Who Is: Niki Ostin

In the first of an ongoing interview series, we catch up with Niki Ostin, PR Extraordinaire in Focus Group West.

I had the chance to chat with her while she was at her office in Los Angeles. In true public relations style, her familiar charm and friendly personality puts you at ease right away.

Niki moved to Los Angeles about 11 years ago after falling in love with the city during summer internships away from her native Montreal. Her persistence landed her a job at FOX as a PR assistant, which turned out to be the perfect fit. It was during this job she learned the ropes and knew she wanted to continue in the field. Now the head of her own company, she brings a well-rounded expertise to the group. I talked with her about her start, her take on PR, and where she is headed with Focus Group West.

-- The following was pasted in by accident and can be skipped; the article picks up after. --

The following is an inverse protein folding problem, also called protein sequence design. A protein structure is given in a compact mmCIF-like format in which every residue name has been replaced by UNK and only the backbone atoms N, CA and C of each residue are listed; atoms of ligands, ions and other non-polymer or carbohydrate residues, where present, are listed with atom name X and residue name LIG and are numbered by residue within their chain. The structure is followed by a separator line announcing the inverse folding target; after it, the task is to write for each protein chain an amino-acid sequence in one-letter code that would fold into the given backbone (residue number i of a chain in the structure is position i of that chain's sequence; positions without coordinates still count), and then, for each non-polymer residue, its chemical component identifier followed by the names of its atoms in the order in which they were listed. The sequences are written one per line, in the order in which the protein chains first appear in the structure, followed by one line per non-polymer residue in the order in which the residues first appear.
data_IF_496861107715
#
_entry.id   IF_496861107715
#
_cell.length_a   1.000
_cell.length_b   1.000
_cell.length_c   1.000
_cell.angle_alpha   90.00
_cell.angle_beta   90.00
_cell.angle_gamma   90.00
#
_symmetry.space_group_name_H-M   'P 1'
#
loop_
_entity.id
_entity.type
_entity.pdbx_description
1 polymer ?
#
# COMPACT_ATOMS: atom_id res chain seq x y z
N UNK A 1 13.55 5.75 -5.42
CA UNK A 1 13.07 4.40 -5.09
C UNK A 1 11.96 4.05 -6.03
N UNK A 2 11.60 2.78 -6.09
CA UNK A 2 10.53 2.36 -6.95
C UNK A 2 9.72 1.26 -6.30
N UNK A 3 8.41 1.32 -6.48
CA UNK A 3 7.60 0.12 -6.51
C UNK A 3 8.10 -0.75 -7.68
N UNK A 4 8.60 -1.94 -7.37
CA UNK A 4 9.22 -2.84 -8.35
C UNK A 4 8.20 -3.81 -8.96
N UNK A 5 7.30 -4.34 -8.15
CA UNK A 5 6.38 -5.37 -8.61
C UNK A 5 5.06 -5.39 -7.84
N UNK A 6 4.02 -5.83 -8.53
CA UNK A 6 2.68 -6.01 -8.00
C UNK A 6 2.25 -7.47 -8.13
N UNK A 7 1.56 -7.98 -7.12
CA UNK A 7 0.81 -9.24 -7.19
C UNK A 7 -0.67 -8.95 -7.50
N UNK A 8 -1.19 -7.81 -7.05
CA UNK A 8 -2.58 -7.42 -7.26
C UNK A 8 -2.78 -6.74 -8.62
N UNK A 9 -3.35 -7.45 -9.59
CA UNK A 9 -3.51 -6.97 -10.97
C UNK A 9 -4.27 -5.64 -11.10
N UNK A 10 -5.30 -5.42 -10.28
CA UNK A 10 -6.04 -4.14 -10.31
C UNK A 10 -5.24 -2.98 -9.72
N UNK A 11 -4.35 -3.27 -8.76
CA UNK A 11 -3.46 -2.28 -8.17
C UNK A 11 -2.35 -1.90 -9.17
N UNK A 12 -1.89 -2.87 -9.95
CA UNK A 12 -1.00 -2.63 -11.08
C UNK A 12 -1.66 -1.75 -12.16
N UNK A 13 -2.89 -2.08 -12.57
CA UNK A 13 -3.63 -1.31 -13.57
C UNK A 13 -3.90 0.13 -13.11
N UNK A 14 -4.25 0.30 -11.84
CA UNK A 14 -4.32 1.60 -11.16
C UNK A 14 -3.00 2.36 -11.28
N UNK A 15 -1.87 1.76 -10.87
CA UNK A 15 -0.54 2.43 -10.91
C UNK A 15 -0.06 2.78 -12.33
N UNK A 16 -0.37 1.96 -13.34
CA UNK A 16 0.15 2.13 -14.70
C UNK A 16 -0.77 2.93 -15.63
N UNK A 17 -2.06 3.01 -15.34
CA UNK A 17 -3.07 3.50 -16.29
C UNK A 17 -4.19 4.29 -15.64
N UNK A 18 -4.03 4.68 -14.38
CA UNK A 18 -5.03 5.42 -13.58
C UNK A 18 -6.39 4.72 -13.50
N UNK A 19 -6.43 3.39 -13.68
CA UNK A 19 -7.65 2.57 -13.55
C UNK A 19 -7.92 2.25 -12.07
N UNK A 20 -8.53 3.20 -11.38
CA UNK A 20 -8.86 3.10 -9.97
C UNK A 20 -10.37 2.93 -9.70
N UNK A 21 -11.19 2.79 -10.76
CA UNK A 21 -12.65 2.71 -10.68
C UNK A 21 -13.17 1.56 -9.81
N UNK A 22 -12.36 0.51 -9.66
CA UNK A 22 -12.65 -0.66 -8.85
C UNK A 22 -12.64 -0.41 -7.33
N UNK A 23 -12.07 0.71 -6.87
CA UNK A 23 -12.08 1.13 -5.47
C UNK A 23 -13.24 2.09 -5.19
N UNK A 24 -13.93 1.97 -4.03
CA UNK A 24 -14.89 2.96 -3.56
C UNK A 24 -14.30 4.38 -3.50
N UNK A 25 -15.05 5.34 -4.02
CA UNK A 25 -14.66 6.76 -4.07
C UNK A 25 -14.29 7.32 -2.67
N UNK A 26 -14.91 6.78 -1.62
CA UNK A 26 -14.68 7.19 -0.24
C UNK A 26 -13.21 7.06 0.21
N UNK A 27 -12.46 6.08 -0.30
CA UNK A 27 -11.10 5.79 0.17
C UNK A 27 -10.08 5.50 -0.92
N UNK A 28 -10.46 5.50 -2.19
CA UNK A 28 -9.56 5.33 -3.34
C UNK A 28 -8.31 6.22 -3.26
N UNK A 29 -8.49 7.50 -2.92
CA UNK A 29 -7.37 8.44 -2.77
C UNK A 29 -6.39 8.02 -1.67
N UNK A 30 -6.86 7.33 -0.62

DP: So, every story has a beginning…what’s yours?

NO: After working for FOX as a PR assistant, I went on to do PR for TV shows, Trading Spaces on TLC is one, and for consumer products such as fashion, accessories, and restaurants. The goal was to learn about as many different areas as I could. Then about a year and a half ago, I left my job at the time and I started my own company, PR Lab. Again I did consumer products, mainly working with brands that wanted to get into the entertainment arena that aren’t really entertainment brands so to speak. For example we do eyewear brands, jewelry brands, and getting celebrity product placements. The greatest part is, it’s always interesting, never boring.

DP: Why Public Relations?